Coal – a vanishing mirage



This three-minute statement was presented on May 19, 2016 at the coal hearing in Salt Lake City, part of the Department of the Interior’s Federal Coal Review.


By Sharon St Joan


Thank you to the Department of the Interior for this hearing and for the three-year moratorium on new coal on public lands.


There is a workable solution that can work for all of us.


There are two ways to move forward to the future – one is to close our eyes– and if we do that we risk falling off a cliff.


The other way is to go forward with our eyes open, so that we can be sure-footed and clear about where we are going.


We need to move to a world beyond coal.


Planning for the future means creating good jobs in the clean energy sector.


All of us drive cars. We heat and cool our houses. We fly in airplanes. And we elect the leaders responsible for our current energy policies.


A clean energy future must include a just transition for workers who have worked hard to provide the energy that has sustained our way of life.


How can we afford to invest in clean energy?


By cutting out subsidies to the fossil fuel industry – estimated at $20 billion a year – we can invest instead in a just transition on two fronts.


First – programs for new, clean, healthy, good-paying jobs, for re-training and assistance for workers and their families.


Secondly, we need to invest in clean energy – solar and geo-thermal energy.


Clean energy is all ready here and is working well. This is the energy of the future and these are the jobs of the future.


Coal is the energy of the past. We are now seeing the largest coal companies go bankrupt. Alpha Natural Resources, Arch Coal, and just last month, in April, the largest U.S. coal company, Peabody, filed for bankruptcy.


According to a Blumberg news story, “The value of U.S. coal shares declined 83% in the four years from 2011 to 2015. That’s a decline of 83%!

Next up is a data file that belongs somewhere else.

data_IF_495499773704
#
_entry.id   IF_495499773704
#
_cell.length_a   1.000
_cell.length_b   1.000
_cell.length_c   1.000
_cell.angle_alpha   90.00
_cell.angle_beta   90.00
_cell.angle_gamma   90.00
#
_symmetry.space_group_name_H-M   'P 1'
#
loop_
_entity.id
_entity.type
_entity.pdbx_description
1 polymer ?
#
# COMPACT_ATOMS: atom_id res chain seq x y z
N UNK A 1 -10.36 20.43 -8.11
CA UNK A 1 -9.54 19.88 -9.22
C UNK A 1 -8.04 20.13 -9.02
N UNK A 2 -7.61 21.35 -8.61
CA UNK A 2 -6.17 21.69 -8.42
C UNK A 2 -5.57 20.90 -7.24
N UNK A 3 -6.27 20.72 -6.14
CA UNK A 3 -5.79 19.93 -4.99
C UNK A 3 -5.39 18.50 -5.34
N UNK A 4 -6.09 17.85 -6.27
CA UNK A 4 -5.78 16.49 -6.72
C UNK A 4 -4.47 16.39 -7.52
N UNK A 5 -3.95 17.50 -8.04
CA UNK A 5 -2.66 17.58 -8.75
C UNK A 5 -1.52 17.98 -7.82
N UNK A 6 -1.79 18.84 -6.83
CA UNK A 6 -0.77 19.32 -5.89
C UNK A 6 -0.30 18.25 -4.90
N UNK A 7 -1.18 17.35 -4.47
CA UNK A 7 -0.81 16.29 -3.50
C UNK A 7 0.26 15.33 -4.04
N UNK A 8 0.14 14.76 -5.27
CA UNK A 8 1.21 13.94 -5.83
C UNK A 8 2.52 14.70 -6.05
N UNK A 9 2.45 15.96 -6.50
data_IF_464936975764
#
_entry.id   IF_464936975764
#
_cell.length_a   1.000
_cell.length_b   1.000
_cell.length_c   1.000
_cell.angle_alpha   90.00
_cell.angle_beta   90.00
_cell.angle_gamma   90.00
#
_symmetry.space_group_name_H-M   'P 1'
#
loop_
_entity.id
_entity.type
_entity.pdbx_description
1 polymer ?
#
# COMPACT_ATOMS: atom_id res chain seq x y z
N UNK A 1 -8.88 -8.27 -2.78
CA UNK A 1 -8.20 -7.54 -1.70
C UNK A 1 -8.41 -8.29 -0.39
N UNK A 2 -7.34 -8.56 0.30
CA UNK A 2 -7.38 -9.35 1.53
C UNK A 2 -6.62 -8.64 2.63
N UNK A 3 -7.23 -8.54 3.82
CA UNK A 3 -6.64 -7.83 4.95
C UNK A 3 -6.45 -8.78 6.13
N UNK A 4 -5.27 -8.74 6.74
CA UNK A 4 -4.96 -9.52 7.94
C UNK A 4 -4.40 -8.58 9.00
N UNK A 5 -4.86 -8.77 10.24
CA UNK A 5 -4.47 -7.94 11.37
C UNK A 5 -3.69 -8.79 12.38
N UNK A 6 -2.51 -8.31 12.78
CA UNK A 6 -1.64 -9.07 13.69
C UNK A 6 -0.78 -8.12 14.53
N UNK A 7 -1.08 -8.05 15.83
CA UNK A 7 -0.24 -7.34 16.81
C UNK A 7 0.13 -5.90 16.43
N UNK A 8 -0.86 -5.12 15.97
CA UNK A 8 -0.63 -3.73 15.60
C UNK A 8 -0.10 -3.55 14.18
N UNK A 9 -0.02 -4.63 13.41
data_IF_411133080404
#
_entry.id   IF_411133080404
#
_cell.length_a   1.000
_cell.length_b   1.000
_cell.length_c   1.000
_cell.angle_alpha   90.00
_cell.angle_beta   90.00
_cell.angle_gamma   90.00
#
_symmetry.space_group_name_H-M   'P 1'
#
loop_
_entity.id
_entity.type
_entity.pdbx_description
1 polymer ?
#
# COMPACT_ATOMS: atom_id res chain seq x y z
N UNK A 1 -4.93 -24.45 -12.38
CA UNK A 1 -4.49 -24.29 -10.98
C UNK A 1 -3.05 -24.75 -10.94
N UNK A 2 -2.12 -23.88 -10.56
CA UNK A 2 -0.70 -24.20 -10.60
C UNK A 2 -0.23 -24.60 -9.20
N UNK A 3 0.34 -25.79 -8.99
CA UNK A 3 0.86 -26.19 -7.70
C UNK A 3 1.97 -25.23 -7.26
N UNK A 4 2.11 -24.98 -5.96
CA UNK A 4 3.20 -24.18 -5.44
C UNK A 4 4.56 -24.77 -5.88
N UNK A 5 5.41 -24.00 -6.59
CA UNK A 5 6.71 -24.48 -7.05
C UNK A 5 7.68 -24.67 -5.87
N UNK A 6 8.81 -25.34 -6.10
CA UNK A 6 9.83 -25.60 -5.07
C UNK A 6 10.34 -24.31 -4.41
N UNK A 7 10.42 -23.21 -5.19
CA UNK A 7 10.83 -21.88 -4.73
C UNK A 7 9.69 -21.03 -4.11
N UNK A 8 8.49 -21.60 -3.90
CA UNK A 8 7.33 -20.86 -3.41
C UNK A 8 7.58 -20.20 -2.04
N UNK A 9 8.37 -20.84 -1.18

A coal future is a mirage, shimmering in the distance, and soon to vanish.


We need to be ready for the future — or the end of fossil fuels will come suddenly, and we will not be ready. This would be a big blow to our lives, to the jobs of coal workers, and to our economy.


Investing in clean energy, along with re-building America’s crumbling bridges and roads will lift our economy out of the doldrums. It may even bring about an economic boom.


Utah has some of the most beautiful wild lands in the entire world. Kane County is surrounded by national parks.


Our economy in Kane County depends on tourism. Jobs depend on attracting tourists to the beauty of our wild lands. Three million tourists visit Zion’s National Park every year. No tourists will travel to visit coal mines.


The Alton Coal mine lies just ten miles south of Bryce Canyon. For twenty years, we have watched the Alton Coal Mine – spew coal dust into the air that we breathe, pollute streams, destroy trees and plants and the homes of wild animals. Kanab Creek, which provides our drinking water, has been heavily impacted.


The Alton Coal Mine must not be allowed to expand onto three thousand acres of our public lands – to wreak havoc on some of the last remaining, most beautiful wild lands on earth.


We all belong to the natural world, and we cannot live without it. We must stop destroying it.


We ask for a permanent, total end to all new coal on to public lands, for a full and just transition to clean energy now, for good jobs for all coal workers, and for a way forward that will be life-giving for all Americans and for everyone on the planet.


Thank you.


Written comments will be accepted until July 28. To send a comment on the future of coal on public lands to the Department of the Interior,




Photo: “This image or recording is the work of a U.S. Fish and Wildlife Service employee, taken or made as part of that person’s official duties. As a work of the U.S. federal government, the image is in the public domain. For more information, see the Fish and Wildlife Service copyright policy.”/ Wikimedia Commons / American Avocets at Bear River Migratory Bird Refuge, Great Salt Lake, Utah. Coal pollution destroys wild habitat.







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